'60 Minutes Sports' goes to extremes: experience what it's like to ride giant, deadly wavesby jmaloni
Discover the punishing new sport of obstacle racing on the next episode of "60 Minutes Sports," premiering Wednesday, March 6, on SHOWTIME
Anderson Cooper profiles world-record-holding big wave surfer Garrett McNamara and Byron Pitts goes all out in a race designed to inflict pain on its participants
There are several ways to die when you are riding a wave the size of a small office building. Garrett McNamara is familiar with them all, and he's managed to not only stay alive riding hundreds of huge waves, but also holds the big-wave world record at 78 feet. The idea of an obstacle race isn't winning or losing, it's enduring as much pain and discomfort as the masochistic operators of the events can dish out, earning racers the right to brag of the ordeal on social media.
The next edition of "60 Minutes Sports," premiering Wednesday, March 6, at 9 p.m. on SHOWTIME, captures the excitement, fear, pain and triumph as both of these extreme sports become more popular.
Anderson Cooper interviews McNamara at his home on the famous north shore of Oahu in Hawaii and then ventures nearly 8,000 miles away to the ancient fishing village of Nazare, Portugal, to meet McNamara in the Atlantic waters where he broke the world record in 2011 - and may have bested that 78-foot wave just a few weeks ago. It's two awesome, unprecedented rides viewers will see up-close as they've never been seen before anywhere else. In those same waters, McNamara takes cooper out on a jet-ski to experience the huge swells caused by a massive underwater canyon that many believe to be the biggest waves on Earth.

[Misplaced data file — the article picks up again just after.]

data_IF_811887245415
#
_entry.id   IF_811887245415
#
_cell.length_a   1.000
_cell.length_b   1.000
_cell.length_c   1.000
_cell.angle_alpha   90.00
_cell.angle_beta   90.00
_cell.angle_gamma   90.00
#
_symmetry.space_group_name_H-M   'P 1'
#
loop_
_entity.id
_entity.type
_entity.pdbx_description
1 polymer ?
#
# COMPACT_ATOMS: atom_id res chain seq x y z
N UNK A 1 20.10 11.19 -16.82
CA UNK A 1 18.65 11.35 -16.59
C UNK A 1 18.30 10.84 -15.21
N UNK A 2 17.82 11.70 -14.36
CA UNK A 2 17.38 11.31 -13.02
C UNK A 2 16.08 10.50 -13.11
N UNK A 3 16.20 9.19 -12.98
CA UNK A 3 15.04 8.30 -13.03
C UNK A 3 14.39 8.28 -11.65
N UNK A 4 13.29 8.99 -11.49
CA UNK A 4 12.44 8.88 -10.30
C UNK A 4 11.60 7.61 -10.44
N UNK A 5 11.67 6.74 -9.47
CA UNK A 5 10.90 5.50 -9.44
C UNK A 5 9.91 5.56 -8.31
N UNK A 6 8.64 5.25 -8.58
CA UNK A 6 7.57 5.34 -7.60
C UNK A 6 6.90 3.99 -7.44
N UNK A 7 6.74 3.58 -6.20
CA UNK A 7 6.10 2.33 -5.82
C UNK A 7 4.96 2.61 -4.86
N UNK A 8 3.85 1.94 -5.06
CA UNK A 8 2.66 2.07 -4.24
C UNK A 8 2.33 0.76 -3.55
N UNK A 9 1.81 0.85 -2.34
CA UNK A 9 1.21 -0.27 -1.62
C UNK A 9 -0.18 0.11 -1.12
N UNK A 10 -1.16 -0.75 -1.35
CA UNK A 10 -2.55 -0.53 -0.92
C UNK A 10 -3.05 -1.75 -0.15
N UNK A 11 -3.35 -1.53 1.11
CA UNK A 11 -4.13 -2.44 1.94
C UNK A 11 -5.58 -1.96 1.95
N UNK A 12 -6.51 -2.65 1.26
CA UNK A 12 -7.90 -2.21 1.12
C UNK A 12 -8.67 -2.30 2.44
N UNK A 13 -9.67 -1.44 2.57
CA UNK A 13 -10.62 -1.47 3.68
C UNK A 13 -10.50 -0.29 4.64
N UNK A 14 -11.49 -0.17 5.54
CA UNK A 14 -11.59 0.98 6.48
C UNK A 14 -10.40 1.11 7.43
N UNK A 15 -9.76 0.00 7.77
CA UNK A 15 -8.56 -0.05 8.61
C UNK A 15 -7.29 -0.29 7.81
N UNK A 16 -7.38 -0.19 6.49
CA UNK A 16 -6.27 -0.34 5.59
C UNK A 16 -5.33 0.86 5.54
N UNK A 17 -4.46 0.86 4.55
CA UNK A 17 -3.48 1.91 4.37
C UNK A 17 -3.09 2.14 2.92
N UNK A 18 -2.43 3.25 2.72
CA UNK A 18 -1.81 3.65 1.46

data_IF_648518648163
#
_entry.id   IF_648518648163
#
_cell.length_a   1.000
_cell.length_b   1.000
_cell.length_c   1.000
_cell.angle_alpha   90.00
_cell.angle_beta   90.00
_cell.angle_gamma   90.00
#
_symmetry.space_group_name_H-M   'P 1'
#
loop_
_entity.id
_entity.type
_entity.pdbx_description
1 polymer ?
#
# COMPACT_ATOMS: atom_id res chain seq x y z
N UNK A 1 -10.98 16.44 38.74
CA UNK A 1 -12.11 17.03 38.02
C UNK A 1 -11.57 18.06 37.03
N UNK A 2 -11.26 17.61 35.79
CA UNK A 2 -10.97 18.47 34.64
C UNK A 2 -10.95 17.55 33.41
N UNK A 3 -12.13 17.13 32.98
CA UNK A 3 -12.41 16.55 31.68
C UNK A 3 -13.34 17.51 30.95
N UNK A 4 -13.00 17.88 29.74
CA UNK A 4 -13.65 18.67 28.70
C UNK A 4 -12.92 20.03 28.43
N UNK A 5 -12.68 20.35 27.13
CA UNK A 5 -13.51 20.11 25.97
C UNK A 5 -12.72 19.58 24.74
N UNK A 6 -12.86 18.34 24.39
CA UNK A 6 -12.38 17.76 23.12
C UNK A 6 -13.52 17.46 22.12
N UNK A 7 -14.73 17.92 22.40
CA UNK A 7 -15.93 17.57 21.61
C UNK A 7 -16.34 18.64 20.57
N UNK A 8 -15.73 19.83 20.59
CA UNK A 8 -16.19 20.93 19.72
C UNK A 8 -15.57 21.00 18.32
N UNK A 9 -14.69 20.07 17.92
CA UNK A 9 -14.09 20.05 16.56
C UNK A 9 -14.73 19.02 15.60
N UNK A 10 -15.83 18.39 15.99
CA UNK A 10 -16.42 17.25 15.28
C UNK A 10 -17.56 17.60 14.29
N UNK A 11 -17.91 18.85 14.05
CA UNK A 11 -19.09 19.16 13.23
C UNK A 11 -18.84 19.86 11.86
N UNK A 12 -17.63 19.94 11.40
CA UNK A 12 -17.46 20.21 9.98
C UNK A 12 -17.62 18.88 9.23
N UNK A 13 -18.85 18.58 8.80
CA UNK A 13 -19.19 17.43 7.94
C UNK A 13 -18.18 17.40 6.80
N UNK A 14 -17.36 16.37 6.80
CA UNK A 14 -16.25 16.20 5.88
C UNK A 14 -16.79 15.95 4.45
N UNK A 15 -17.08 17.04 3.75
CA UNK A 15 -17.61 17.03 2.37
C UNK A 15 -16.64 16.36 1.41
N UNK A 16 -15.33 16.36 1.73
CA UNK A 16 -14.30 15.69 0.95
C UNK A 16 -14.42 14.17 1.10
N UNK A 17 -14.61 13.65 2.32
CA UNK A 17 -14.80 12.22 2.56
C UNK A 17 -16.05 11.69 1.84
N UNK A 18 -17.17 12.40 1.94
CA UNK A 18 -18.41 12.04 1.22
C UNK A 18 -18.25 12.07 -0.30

As Byron Pitts finds out, if the mud, fire and the electric wires don't faze you, the ice water you have to swim though will - just temporarily - as you slog through an obstacle course that even the meanest Marine Corps drill instructor would blanch at. So why did 1.5 million people pay up to $200 last year to go through such an ordeal? Pitts talks to people who did and will again, many of them driven by the urge to "humble-brag" by posting race pictures of themselves on social media.